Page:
Windkraft

Workshop: Transitions, 'pileups' and the rule of abstract Energy: Energy regimes and social transformations in and beyond the fossil era

Workshop der Nachwuchsgruppe zum Verhältnis von Energie und Sozialstruktur
Windkraft
Foto: Jan-Peter Kasper/FSU

Meldung vom: 25. Juli 2019, 11:38 Uhr

Workshop: Transitions, 'pileups' and the rule of abstract Energy: Energy regimes and social transformations in and beyond the fossil era

Research Workshop with Éric Pineault (UQAM, Montreal/Kolleg Postwachstumsgesellschaften) in Jena, May 15, 2019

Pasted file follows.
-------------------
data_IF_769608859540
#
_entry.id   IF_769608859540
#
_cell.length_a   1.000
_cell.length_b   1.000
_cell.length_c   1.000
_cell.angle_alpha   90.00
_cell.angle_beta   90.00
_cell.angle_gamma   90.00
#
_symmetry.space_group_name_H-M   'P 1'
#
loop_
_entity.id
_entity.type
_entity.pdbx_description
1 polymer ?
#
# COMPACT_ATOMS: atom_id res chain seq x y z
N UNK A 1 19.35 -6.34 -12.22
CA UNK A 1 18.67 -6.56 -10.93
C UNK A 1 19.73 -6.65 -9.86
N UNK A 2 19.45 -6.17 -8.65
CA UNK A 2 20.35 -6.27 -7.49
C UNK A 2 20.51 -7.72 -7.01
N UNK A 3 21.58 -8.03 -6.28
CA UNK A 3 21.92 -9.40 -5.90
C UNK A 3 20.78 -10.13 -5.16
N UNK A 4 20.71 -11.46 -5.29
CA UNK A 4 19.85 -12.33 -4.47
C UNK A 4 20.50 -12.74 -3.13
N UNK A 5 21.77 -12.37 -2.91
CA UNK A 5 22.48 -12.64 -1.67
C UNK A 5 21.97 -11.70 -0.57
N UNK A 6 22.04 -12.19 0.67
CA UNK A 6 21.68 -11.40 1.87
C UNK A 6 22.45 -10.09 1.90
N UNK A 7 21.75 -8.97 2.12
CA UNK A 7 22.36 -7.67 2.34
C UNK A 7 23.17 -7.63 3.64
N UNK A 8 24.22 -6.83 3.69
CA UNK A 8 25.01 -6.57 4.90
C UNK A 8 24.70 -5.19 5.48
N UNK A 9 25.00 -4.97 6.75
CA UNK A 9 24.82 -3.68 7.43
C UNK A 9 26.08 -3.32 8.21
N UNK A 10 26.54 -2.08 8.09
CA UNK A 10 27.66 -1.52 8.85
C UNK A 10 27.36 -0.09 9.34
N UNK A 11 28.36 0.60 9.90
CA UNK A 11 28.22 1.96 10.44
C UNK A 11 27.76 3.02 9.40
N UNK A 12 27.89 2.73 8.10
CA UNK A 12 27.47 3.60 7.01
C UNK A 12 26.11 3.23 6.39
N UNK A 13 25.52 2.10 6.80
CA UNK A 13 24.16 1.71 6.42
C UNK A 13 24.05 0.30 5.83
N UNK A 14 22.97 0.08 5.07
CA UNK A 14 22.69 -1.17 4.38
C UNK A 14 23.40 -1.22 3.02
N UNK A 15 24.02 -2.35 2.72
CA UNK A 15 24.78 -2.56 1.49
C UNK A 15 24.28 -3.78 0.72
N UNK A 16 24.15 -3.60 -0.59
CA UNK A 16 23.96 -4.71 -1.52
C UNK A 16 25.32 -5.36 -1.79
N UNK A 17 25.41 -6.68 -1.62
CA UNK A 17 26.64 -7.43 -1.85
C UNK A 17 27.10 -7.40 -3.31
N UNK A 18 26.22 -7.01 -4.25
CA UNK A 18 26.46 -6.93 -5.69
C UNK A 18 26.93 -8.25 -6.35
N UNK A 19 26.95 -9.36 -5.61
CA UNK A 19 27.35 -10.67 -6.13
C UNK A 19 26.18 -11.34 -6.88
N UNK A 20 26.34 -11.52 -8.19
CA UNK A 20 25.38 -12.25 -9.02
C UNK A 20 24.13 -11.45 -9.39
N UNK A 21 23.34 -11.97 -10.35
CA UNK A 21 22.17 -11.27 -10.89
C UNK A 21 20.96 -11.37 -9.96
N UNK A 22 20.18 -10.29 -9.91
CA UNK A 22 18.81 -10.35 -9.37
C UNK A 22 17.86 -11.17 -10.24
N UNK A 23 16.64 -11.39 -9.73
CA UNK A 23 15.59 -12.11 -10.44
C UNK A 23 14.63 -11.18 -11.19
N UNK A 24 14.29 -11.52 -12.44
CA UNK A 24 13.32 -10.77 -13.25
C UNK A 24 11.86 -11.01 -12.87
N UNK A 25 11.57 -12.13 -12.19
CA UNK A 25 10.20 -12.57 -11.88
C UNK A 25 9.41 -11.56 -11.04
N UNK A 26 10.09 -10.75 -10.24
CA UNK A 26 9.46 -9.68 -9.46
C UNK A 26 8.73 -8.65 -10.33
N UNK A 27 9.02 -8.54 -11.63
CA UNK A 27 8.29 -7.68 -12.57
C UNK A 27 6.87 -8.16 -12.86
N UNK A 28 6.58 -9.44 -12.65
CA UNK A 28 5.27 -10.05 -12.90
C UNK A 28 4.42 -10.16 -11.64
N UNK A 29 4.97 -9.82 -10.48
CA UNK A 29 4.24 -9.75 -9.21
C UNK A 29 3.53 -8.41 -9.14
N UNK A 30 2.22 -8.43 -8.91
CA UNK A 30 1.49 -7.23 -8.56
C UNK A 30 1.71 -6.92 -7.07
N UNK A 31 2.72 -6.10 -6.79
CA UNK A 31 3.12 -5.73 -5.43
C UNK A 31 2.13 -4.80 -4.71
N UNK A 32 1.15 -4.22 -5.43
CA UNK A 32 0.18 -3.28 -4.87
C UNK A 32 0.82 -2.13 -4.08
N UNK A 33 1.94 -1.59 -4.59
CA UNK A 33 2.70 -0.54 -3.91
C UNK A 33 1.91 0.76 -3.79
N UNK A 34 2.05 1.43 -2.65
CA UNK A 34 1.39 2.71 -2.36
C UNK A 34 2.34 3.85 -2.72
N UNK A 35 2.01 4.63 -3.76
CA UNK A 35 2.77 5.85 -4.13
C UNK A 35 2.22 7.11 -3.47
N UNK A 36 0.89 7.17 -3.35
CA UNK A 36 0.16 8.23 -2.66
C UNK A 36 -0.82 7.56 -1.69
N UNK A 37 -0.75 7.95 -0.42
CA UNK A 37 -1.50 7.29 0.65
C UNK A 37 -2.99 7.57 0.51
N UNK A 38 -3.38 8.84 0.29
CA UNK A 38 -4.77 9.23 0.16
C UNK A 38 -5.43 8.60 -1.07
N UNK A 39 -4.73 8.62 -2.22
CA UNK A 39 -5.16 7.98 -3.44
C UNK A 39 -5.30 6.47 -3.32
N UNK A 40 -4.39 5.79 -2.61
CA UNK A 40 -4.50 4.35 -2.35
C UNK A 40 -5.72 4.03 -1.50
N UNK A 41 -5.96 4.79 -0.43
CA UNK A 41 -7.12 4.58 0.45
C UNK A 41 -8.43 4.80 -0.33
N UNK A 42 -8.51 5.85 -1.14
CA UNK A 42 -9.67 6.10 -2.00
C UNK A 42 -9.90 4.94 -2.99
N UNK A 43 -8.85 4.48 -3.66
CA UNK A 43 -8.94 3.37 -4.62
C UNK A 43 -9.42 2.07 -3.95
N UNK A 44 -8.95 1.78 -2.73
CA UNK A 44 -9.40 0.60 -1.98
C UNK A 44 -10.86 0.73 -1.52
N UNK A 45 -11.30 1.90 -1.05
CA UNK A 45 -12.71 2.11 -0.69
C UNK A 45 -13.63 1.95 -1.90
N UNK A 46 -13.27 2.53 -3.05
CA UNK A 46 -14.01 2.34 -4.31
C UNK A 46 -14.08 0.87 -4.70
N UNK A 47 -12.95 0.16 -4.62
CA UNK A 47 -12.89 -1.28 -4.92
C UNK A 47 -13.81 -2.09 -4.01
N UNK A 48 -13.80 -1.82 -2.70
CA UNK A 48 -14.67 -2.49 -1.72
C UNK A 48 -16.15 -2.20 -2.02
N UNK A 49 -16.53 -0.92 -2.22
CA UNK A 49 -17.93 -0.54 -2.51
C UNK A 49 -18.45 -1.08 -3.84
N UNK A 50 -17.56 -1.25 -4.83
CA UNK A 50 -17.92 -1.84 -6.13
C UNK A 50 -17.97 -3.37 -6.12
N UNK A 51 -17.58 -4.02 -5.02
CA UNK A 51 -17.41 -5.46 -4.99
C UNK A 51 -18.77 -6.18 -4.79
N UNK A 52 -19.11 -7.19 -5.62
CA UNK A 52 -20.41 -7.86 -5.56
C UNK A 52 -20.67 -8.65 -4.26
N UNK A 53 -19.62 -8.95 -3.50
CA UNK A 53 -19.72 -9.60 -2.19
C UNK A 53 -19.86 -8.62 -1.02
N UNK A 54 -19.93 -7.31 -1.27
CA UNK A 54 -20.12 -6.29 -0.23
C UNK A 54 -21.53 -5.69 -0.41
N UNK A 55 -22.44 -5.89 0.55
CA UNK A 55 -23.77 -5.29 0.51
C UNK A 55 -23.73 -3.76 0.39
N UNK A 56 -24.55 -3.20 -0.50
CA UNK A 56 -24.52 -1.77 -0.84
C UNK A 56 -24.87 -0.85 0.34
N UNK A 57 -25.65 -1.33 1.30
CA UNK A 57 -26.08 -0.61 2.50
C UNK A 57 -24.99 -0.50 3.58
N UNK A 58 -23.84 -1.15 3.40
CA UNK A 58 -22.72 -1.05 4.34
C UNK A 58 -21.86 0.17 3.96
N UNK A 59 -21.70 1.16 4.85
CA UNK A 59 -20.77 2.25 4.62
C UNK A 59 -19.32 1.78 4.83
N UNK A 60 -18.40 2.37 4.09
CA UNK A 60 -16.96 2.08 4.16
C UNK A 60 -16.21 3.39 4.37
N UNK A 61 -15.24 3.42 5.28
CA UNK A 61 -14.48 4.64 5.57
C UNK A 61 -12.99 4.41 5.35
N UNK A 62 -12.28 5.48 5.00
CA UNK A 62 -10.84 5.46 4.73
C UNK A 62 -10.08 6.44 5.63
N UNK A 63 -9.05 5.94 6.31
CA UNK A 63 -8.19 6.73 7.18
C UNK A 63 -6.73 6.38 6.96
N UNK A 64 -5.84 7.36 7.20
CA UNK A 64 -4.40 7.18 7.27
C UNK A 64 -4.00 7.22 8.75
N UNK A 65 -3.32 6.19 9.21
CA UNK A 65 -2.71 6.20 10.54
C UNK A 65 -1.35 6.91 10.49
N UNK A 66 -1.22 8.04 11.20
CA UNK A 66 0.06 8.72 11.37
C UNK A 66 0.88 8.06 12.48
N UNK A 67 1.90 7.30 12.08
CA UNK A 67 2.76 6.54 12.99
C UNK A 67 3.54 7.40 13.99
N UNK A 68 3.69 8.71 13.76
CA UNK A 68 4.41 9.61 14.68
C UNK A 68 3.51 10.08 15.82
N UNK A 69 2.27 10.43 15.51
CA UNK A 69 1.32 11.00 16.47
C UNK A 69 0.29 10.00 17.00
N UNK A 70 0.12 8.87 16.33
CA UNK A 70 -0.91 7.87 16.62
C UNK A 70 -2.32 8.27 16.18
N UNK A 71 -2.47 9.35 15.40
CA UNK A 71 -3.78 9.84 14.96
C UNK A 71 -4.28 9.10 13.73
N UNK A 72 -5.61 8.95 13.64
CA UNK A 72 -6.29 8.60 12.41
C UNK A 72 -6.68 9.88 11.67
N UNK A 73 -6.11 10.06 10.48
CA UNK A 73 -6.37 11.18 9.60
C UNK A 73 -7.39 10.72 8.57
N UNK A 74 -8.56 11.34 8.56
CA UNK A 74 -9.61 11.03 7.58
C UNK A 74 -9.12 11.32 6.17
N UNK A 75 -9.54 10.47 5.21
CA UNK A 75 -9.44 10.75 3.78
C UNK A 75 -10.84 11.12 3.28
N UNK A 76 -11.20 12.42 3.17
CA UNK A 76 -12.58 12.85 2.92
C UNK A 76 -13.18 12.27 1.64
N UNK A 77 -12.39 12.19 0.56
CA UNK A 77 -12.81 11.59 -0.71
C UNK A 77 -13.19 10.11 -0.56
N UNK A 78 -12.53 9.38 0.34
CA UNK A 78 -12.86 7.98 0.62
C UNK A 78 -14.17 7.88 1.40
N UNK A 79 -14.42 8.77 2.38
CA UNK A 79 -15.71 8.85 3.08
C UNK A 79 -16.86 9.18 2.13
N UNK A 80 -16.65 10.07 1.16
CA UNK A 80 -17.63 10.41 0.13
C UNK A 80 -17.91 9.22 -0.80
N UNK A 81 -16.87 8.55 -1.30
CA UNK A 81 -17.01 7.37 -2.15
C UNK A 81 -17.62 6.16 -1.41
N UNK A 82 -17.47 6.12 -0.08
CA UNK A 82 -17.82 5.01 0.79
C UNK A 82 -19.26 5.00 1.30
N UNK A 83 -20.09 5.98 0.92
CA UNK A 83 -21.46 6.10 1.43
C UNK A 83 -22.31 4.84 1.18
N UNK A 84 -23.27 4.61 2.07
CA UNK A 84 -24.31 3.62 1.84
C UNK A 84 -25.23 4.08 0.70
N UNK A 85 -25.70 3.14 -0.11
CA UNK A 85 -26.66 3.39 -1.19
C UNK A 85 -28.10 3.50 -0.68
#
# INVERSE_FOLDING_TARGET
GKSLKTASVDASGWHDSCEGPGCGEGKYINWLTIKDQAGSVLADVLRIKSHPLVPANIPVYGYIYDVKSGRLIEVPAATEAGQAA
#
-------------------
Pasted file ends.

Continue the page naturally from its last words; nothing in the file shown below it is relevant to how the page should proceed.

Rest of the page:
In this workshop, we will discuss several related controversies concerning the relations between changes in the energy basis of modern capitalist societies on the one handand transformations of their social and mental infrastructures on the other hand. In his famous book "Carbon Democracy", Timothy Mitchell has claimed that the material properties of fossil energy sources shape the social, mental and political structures of the societies using them to a very high degree, pre-forming as it were the opportunities and limits of democratization processes. Against this view, Andreas Malm has objected in "Fossil Capital" that the takeoff of a coal-based industrial economy in 18th century Britain was not the "work" of coal as a resource itself, but the outcome of an expansionary social logic and mentality that had been at play long before, and that merely found its preferred medium of abstraction from social and material restraints in the innovation of the steam-powered factory. Larry Lohmann and Nicholas Hildyard have emphasized that "energy" itself is an abstract concept that, analogous to the logic of exchange value, enables economic actors to disregard social and material limitations to their activities and conceive of them as capable of infinite expansion. How such expansion has been enabled again and again in the course of the past two centuries by adding oil, gas, nuclear and other energy sources to the energetic base has been demonstrated by Vaclav Smil. His empirical analyses of global energy use in the fossil era amount to the thesis that these energy sources, rather than being the drivers of expansion in several stages that societies have successively 'transitioned' through, have in fact progressively 'piled up' to meet a ceaselessly expanding energy demand. Based on texts by these authors, we will discuss these and related issues, with a particular focus on what conclusions may be drawn from these debates in view of the necessity of far-reaching change that societal energy systems will face in the near future if a post-fossil, bio-based economy and society is to be achieved and catastrophic global warming averted.

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